In disappointing news for Pfizer, a study found that its controversial Chantix pill for quitting smoking failed to show any benefit over nicotine patches and lozenges among people trying to kick their habit.
Although the study did not question the effectiveness of the product, the findings may represent another hurdle in the quest to transform Chantix into a blockbuster seller. Ever since it was approved a decade ago, Chantix has been dogged by safety concerns, lawsuits, and languishing sales.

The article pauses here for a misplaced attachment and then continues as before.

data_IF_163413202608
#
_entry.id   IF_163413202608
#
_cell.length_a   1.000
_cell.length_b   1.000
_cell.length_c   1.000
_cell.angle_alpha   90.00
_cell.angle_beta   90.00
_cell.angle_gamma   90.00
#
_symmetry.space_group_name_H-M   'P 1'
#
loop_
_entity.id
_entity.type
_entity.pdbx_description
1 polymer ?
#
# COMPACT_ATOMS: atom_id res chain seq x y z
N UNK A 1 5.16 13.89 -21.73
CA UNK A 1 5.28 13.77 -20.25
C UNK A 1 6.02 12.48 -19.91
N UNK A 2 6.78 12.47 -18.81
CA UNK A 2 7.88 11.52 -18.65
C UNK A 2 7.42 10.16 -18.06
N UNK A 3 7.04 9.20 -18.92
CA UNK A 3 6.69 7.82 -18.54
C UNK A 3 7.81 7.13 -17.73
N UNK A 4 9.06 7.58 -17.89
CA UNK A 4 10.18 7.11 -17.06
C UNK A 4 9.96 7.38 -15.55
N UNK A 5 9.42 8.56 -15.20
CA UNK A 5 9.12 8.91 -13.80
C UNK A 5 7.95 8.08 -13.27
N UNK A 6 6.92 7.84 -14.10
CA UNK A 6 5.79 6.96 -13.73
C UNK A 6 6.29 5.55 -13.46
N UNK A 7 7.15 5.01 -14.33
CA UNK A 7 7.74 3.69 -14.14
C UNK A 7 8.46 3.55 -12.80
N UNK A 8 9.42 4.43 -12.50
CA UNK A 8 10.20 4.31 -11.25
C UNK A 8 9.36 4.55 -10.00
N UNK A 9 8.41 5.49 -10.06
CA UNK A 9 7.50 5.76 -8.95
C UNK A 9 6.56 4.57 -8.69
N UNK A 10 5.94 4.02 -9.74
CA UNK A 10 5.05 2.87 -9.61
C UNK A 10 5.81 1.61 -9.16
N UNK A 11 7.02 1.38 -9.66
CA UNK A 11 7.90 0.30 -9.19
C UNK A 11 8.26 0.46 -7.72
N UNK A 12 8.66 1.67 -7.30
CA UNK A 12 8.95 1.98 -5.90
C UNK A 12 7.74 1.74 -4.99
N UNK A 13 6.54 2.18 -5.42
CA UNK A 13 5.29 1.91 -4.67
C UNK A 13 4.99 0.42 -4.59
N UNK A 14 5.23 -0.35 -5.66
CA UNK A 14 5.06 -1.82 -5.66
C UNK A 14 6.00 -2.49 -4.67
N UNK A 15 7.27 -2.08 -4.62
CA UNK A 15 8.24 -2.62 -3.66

The study, which was published in the Journal of the American Medical Association, compared three approaches to quitting smoking in which 1,086 patients either used a nicotine patch, the Chantix pill, or a combination of a patch and nicotine lozenge.
The findings, which relied on lab tests to gauge carbon monoxide levels, did not find any statistically significant differences between the products at either six months or one year. At six months, for instance, the quit rate was 23 percent for the patch; 24 percent for Chantix; and 27 percent for a patch and lozenges. And at one year, the quit rate was 21 percent, 19 percent, and 20 percent, respectively.